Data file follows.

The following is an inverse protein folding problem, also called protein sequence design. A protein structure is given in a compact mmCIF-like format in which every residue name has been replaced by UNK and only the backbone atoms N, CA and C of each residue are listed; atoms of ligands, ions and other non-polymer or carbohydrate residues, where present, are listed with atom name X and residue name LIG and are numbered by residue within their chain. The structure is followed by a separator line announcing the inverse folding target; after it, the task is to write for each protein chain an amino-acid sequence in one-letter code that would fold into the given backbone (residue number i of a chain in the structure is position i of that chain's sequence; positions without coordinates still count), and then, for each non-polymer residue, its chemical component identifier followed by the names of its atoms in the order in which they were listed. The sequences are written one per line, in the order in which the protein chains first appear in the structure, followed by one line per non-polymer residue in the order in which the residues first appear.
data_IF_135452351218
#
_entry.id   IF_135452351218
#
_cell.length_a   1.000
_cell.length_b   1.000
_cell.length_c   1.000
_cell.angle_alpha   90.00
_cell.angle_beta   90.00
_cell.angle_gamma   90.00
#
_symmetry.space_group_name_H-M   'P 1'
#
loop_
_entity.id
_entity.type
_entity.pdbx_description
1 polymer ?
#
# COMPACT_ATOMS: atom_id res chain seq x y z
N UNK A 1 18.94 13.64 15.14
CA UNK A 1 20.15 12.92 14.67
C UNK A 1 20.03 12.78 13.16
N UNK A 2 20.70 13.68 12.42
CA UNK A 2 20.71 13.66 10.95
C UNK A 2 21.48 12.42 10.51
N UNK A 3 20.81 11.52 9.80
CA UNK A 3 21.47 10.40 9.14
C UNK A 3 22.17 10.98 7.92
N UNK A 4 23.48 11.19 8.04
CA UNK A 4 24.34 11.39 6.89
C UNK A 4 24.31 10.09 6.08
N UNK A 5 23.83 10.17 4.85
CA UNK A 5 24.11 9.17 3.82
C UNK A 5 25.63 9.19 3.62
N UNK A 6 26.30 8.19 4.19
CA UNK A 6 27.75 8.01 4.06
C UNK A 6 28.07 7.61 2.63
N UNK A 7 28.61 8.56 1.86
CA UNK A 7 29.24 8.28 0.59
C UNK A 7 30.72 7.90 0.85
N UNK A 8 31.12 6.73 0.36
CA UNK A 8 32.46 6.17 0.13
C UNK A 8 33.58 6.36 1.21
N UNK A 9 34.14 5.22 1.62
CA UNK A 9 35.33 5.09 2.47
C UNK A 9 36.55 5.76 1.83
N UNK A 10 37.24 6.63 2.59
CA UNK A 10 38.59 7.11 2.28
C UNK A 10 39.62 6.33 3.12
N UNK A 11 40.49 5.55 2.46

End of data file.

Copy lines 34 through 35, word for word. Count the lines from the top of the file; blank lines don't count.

N UNK A 5 23.83 10.17 4.85
CA UNK A 5 24.11 9.17 3.82